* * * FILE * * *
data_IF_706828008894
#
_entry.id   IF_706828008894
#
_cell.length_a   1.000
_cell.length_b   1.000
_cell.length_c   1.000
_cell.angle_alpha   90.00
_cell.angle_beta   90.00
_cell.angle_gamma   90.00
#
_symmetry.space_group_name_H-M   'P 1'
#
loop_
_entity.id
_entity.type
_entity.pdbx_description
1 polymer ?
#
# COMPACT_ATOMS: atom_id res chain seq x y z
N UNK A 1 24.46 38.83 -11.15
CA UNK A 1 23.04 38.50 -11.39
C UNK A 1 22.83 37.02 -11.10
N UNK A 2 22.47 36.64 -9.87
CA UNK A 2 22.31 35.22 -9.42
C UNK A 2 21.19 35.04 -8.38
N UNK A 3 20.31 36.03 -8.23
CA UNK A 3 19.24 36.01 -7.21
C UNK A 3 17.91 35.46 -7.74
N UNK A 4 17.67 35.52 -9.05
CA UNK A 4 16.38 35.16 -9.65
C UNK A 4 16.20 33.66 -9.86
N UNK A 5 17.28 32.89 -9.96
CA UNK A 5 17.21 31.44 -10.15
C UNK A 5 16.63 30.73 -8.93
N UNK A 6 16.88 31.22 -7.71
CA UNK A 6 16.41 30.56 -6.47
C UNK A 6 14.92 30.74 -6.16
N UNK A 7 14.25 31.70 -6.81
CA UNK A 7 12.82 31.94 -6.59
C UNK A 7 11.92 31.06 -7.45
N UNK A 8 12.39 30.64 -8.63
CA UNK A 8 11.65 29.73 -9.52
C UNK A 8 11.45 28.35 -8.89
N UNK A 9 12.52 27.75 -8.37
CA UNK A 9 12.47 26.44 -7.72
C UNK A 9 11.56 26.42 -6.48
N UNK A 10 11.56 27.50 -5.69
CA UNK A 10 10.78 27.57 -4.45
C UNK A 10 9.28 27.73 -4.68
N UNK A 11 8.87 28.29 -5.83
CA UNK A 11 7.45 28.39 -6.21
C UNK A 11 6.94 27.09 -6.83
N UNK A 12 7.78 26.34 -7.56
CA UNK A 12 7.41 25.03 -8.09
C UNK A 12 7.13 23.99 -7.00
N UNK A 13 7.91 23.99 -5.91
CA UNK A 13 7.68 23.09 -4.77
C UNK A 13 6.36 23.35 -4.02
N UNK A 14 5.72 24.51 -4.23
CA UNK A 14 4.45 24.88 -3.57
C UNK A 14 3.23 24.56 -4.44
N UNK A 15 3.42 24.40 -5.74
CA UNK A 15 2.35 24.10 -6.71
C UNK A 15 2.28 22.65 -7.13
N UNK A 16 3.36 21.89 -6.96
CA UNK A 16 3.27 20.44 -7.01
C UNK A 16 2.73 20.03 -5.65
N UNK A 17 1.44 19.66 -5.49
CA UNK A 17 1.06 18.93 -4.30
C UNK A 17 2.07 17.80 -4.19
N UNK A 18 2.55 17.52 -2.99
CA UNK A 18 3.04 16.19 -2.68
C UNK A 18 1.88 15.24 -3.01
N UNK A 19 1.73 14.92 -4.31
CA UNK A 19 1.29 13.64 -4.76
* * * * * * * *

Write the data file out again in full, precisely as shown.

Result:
data_IF_706828008894
#
_entry.id   IF_706828008894
#
_cell.length_a   1.000
_cell.length_b   1.000
_cell.length_c   1.000
_cell.angle_alpha   90.00
_cell.angle_beta   90.00
_cell.angle_gamma   90.00
#
_symmetry.space_group_name_H-M   'P 1'
#
loop_
_entity.id
_entity.type
_entity.pdbx_description
1 polymer ?
#
# COMPACT_ATOMS: atom_id res chain seq x y z
N UNK A 1 24.46 38.83 -11.15
CA UNK A 1 23.04 38.50 -11.39
C UNK A 1 22.83 37.02 -11.10
N UNK A 2 22.47 36.64 -9.87
CA UNK A 2 22.31 35.22 -9.42
C UNK A 2 21.19 35.04 -8.38
N UNK A 3 20.31 36.03 -8.23
CA UNK A 3 19.24 36.01 -7.21
C UNK A 3 17.91 35.46 -7.74
N UNK A 4 17.67 35.52 -9.05
CA UNK A 4 16.38 35.16 -9.65
C UNK A 4 16.20 33.66 -9.86
N UNK A 5 17.28 32.89 -9.96
CA UNK A 5 17.21 31.44 -10.15
C UNK A 5 16.63 30.73 -8.93
N UNK A 6 16.88 31.22 -7.71
CA UNK A 6 16.41 30.56 -6.47
C UNK A 6 14.92 30.74 -6.16
N UNK A 7 14.25 31.70 -6.81
CA UNK A 7 12.82 31.94 -6.59
C UNK A 7 11.92 31.06 -7.45
N UNK A 8 12.39 30.64 -8.63
CA UNK A 8 11.65 29.73 -9.52
C UNK A 8 11.45 28.35 -8.89
N UNK A 9 12.52 27.75 -8.37
CA UNK A 9 12.47 26.44 -7.72
C UNK A 9 11.56 26.42 -6.48
N UNK A 10 11.56 27.50 -5.69
CA UNK A 10 10.78 27.57 -4.45
C UNK A 10 9.28 27.73 -4.68
N UNK A 11 8.87 28.29 -5.83
CA UNK A 11 7.45 28.39 -6.21
C UNK A 11 6.94 27.09 -6.83
N UNK A 12 7.78 26.34 -7.56
CA UNK A 12 7.41 25.03 -8.09
C UNK A 12 7.13 23.99 -7.00
N UNK A 13 7.91 23.99 -5.91
CA UNK A 13 7.68 23.09 -4.77
C UNK A 13 6.36 23.35 -4.02
N UNK A 14 5.72 24.51 -4.23
CA UNK A 14 4.45 24.88 -3.57
C UNK A 14 3.23 24.56 -4.44
N UNK A 15 3.42 24.40 -5.74
CA UNK A 15 2.35 24.10 -6.71
C UNK A 15 2.28 22.65 -7.13
N UNK A 16 3.36 21.89 -6.96
CA UNK A 16 3.27 20.44 -7.01
C UNK A 16 2.73 20.03 -5.65
N UNK A 17 1.44 19.66 -5.49
CA UNK A 17 1.06 18.93 -4.30
C UNK A 17 2.07 17.80 -4.19
N UNK A 18 2.55 17.52 -2.99
CA UNK A 18 3.04 16.19 -2.68
C UNK A 18 1.88 15.24 -3.01
N UNK A 19 1.73 14.92 -4.31
CA UNK A 19 1.29 13.64 -4.76